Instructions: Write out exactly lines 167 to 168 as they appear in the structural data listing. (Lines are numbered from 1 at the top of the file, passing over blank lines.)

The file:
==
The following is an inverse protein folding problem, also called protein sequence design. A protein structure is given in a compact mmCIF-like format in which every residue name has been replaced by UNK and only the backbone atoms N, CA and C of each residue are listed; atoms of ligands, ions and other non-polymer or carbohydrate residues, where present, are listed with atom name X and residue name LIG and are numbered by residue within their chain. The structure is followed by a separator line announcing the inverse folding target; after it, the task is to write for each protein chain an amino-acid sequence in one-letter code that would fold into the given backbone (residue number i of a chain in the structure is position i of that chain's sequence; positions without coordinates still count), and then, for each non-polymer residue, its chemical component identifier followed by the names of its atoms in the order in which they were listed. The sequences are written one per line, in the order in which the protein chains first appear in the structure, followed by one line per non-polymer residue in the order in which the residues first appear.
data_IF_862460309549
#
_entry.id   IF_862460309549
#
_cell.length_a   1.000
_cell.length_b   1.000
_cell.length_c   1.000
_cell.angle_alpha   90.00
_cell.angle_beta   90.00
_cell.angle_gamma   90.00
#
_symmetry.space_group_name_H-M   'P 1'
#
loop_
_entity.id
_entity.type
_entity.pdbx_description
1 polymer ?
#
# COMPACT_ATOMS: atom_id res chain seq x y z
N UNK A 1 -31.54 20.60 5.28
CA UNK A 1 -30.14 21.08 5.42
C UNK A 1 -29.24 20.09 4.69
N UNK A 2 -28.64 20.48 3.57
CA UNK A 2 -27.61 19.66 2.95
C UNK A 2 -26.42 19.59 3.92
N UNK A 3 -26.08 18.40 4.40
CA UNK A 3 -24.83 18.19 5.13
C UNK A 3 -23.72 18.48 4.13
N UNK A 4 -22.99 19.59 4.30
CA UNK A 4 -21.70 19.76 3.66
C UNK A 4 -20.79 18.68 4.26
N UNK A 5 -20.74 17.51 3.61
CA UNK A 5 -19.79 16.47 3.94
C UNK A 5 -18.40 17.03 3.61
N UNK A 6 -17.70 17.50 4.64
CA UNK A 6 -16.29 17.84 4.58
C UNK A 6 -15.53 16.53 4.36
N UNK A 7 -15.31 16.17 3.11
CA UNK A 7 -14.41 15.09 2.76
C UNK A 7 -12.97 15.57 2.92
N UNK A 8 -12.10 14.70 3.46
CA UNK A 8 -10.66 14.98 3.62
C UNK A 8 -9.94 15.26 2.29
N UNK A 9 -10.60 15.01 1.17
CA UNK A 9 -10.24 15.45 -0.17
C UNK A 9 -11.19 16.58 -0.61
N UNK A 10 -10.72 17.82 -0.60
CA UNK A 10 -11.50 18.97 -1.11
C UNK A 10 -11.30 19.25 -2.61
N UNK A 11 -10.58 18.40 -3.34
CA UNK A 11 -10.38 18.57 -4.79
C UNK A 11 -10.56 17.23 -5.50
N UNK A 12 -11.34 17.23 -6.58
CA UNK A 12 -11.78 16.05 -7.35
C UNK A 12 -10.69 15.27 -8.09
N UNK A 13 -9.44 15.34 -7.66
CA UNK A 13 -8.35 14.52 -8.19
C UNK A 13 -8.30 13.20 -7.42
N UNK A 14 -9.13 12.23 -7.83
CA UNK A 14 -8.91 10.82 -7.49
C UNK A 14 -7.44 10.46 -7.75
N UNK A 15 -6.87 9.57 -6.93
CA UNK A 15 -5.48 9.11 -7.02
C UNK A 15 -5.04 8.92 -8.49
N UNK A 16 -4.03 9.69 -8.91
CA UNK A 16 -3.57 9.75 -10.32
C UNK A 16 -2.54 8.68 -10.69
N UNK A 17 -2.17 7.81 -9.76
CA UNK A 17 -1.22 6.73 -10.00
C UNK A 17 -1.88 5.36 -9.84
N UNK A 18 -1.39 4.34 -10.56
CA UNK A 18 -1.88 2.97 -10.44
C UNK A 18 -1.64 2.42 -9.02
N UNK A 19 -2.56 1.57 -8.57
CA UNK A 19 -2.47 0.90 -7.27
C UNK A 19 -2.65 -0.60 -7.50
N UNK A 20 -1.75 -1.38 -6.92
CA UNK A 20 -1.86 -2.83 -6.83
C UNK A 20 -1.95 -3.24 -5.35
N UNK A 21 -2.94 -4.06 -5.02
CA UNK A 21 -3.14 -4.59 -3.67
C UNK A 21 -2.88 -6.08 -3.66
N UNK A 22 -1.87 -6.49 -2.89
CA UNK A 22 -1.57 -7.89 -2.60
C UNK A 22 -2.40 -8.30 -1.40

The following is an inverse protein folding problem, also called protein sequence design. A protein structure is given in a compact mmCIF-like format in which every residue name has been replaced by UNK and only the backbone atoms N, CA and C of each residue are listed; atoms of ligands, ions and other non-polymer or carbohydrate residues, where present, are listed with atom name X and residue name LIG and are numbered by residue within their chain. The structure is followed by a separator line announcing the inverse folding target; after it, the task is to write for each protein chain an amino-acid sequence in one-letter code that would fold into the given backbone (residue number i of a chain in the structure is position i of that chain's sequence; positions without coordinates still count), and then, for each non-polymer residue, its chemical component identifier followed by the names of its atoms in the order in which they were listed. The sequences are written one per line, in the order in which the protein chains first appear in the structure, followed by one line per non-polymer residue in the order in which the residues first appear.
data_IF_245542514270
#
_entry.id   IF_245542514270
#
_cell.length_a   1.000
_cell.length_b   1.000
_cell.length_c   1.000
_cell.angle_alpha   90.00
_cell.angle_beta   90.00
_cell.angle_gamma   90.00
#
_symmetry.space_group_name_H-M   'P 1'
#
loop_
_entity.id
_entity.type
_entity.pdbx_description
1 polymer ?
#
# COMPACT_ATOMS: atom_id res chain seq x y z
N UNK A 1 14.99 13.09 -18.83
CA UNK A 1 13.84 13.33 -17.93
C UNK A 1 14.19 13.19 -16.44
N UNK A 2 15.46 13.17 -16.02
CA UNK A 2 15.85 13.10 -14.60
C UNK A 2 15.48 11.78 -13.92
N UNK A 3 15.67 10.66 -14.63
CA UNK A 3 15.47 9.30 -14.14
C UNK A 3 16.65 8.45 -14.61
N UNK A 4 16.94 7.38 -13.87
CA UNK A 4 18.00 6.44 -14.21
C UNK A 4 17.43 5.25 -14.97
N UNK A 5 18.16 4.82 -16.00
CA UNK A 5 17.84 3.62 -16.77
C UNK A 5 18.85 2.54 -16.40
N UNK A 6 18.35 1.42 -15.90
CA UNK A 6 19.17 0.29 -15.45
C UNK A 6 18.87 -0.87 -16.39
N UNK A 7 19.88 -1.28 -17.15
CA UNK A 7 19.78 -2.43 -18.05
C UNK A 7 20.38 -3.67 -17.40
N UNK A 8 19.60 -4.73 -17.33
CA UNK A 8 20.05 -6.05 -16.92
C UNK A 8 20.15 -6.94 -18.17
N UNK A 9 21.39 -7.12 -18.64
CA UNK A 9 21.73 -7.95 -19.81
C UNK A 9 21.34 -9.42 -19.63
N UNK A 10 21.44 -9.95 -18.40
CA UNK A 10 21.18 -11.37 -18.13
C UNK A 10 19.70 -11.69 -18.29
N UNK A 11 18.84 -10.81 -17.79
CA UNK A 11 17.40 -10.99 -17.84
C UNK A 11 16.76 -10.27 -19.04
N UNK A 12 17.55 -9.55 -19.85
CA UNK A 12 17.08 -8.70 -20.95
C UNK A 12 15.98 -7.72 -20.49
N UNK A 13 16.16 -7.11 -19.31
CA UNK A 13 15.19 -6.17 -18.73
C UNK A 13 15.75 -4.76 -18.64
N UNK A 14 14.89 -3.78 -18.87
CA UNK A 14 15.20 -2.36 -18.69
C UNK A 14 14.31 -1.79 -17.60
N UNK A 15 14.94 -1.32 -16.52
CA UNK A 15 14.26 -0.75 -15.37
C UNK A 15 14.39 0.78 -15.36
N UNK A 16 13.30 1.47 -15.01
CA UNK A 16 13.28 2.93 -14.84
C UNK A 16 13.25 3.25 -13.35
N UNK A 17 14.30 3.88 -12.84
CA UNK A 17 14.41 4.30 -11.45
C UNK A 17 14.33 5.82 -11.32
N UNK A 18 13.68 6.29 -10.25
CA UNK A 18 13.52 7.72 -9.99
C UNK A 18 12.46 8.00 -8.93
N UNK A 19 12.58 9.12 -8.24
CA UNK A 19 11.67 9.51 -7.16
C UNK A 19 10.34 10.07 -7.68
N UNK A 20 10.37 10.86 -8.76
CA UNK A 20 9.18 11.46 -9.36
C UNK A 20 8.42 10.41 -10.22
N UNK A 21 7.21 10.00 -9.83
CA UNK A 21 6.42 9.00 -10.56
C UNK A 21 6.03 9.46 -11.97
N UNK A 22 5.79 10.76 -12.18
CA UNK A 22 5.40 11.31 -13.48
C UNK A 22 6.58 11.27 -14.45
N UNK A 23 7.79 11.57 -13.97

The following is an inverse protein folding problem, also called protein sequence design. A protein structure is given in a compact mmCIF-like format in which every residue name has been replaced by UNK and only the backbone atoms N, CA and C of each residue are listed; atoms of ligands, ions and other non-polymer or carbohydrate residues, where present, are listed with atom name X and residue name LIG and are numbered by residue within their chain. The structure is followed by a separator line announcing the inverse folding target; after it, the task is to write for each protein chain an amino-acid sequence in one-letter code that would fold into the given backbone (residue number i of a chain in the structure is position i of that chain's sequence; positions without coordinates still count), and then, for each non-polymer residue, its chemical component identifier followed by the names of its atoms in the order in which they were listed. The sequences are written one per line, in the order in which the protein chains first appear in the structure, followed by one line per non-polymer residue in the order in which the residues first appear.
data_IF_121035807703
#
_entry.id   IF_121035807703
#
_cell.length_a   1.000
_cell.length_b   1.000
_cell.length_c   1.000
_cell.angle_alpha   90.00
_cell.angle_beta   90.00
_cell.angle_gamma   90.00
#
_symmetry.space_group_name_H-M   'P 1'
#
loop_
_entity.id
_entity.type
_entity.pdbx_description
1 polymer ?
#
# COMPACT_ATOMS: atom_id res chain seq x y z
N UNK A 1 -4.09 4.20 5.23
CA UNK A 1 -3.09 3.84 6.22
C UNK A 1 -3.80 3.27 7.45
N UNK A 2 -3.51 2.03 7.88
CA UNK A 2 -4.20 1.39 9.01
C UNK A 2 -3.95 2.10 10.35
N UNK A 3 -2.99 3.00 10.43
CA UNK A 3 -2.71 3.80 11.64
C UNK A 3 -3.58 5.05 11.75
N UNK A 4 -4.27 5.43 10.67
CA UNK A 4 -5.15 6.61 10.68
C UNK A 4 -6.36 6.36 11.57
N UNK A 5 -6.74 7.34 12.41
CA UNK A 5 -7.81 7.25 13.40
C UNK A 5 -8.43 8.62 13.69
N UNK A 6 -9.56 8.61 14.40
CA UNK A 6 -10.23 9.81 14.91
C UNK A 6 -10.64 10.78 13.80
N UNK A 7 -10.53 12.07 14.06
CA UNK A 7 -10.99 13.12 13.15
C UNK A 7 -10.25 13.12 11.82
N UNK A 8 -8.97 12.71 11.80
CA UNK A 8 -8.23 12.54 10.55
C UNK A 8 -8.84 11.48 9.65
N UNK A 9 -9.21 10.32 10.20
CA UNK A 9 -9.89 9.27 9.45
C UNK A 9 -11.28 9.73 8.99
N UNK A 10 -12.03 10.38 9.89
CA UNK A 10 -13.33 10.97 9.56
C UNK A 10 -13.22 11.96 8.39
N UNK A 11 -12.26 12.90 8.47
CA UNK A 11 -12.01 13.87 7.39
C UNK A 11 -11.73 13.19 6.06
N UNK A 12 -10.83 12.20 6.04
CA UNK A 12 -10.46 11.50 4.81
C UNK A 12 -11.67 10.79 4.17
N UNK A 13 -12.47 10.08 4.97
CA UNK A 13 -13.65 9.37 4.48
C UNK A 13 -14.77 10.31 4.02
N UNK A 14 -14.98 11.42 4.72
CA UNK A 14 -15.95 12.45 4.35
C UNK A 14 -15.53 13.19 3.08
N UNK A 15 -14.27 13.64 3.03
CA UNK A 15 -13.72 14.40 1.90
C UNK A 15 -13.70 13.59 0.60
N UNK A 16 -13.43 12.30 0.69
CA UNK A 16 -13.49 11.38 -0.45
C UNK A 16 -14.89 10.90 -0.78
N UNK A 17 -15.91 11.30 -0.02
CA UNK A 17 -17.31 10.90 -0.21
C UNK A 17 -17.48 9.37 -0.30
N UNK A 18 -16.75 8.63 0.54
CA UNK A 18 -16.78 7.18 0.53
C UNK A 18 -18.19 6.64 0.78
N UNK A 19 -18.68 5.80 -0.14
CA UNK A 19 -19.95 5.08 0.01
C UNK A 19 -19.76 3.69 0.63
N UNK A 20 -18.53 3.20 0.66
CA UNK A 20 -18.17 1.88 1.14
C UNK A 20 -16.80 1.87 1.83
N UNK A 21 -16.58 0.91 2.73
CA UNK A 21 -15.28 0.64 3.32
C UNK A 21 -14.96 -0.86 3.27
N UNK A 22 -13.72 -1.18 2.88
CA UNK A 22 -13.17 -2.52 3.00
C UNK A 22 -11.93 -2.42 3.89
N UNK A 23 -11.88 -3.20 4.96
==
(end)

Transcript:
CA UNK A 20 9.18 11.46 -9.36
C UNK A 20 8.42 10.41 -10.22